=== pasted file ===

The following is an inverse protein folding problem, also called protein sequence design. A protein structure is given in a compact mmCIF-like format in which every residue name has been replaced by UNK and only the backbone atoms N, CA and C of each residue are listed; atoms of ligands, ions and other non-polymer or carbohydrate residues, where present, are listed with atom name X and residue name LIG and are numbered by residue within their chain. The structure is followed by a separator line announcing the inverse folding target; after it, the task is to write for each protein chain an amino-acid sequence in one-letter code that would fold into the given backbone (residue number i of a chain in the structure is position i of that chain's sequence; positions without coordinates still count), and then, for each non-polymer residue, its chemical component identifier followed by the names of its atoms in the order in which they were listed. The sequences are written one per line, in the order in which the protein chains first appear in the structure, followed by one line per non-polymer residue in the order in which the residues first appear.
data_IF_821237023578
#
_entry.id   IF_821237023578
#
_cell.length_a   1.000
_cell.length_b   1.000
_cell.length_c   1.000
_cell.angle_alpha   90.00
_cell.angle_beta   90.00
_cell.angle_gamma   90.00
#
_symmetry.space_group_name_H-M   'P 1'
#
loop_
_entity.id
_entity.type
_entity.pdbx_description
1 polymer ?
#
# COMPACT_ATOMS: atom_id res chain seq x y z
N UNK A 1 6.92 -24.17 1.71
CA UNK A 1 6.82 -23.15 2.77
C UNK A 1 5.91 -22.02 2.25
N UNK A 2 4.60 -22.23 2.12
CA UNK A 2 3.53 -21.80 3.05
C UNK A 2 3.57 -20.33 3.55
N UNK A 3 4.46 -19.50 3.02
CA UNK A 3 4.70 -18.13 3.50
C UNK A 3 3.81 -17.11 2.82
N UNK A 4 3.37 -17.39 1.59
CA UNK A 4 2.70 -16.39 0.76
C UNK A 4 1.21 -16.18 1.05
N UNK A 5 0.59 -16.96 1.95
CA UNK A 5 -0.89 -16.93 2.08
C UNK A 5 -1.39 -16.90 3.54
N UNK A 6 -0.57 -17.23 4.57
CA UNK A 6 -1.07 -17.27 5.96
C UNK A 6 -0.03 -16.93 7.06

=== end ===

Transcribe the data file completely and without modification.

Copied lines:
The following is an inverse protein folding problem, also called protein sequence design. A protein structure is given in a compact mmCIF-like format in which every residue name has been replaced by UNK and only the backbone atoms N, CA and C of each residue are listed; atoms of ligands, ions and other non-polymer or carbohydrate residues, where present, are listed with atom name X and residue name LIG and are numbered by residue within their chain. The structure is followed by a separator line announcing the inverse folding target; after it, the task is to write for each protein chain an amino-acid sequence in one-letter code that would fold into the given backbone (residue number i of a chain in the structure is position i of that chain's sequence; positions without coordinates still count), and then, for each non-polymer residue, its chemical component identifier followed by the names of its atoms in the order in which they were listed. The sequences are written one per line, in the order in which the protein chains first appear in the structure, followed by one line per non-polymer residue in the order in which the residues first appear.
data_IF_821237023578
#
_entry.id   IF_821237023578
#
_cell.length_a   1.000
_cell.length_b   1.000
_cell.length_c   1.000
_cell.angle_alpha   90.00
_cell.angle_beta   90.00
_cell.angle_gamma   90.00
#
_symmetry.space_group_name_H-M   'P 1'
#
loop_
_entity.id
_entity.type
_entity.pdbx_description
1 polymer ?
#
# COMPACT_ATOMS: atom_id res chain seq x y z
N UNK A 1 6.92 -24.17 1.71
CA UNK A 1 6.82 -23.15 2.77
C UNK A 1 5.91 -22.02 2.25
N UNK A 2 4.60 -22.23 2.12
CA UNK A 2 3.53 -21.80 3.05
C UNK A 2 3.57 -20.33 3.55
N UNK A 3 4.46 -19.50 3.02
CA UNK A 3 4.70 -18.13 3.50
C UNK A 3 3.81 -17.11 2.82
N UNK A 4 3.37 -17.39 1.59
CA UNK A 4 2.70 -16.39 0.76
C UNK A 4 1.21 -16.18 1.05
N UNK A 5 0.59 -16.96 1.95
CA UNK A 5 -0.89 -16.93 2.08
C UNK A 5 -1.39 -16.90 3.54
N UNK A 6 -0.57 -17.23 4.57
CA UNK A 6 -1.07 -17.27 5.96
C UNK A 6 -0.03 -16.93 7.06